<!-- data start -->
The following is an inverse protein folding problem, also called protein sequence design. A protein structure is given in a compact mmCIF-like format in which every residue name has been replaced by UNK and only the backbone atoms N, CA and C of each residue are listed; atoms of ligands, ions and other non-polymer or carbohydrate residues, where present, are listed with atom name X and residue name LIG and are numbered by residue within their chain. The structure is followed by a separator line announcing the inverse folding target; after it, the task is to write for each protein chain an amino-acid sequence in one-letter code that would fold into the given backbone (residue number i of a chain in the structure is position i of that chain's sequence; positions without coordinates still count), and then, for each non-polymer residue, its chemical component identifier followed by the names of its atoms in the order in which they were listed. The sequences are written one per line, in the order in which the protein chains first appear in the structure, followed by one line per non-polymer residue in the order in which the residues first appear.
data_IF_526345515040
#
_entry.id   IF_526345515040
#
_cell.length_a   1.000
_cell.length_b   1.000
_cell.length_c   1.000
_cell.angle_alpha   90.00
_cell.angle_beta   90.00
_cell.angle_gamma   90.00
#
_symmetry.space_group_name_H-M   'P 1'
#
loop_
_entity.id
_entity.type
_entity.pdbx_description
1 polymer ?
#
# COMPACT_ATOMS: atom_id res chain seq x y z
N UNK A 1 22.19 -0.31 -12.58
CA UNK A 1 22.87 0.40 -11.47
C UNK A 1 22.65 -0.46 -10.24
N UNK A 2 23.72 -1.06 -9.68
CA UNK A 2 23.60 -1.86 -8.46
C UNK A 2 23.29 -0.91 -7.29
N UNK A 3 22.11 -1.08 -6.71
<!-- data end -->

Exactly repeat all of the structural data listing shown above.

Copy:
The following is an inverse protein folding problem, also called protein sequence design. A protein structure is given in a compact mmCIF-like format in which every residue name has been replaced by UNK and only the backbone atoms N, CA and C of each residue are listed; atoms of ligands, ions and other non-polymer or carbohydrate residues, where present, are listed with atom name X and residue name LIG and are numbered by residue within their chain. The structure is followed by a separator line announcing the inverse folding target; after it, the task is to write for each protein chain an amino-acid sequence in one-letter code that would fold into the given backbone (residue number i of a chain in the structure is position i of that chain's sequence; positions without coordinates still count), and then, for each non-polymer residue, its chemical component identifier followed by the names of its atoms in the order in which they were listed. The sequences are written one per line, in the order in which the protein chains first appear in the structure, followed by one line per non-polymer residue in the order in which the residues first appear.
data_IF_526345515040
#
_entry.id   IF_526345515040
#
_cell.length_a   1.000
_cell.length_b   1.000
_cell.length_c   1.000
_cell.angle_alpha   90.00
_cell.angle_beta   90.00
_cell.angle_gamma   90.00
#
_symmetry.space_group_name_H-M   'P 1'
#
loop_
_entity.id
_entity.type
_entity.pdbx_description
1 polymer ?
#
# COMPACT_ATOMS: atom_id res chain seq x y z
N UNK A 1 22.19 -0.31 -12.58
CA UNK A 1 22.87 0.40 -11.47
C UNK A 1 22.65 -0.46 -10.24
N UNK A 2 23.72 -1.06 -9.68
CA UNK A 2 23.60 -1.86 -8.46
C UNK A 2 23.29 -0.91 -7.29
N UNK A 3 22.11 -1.08 -6.71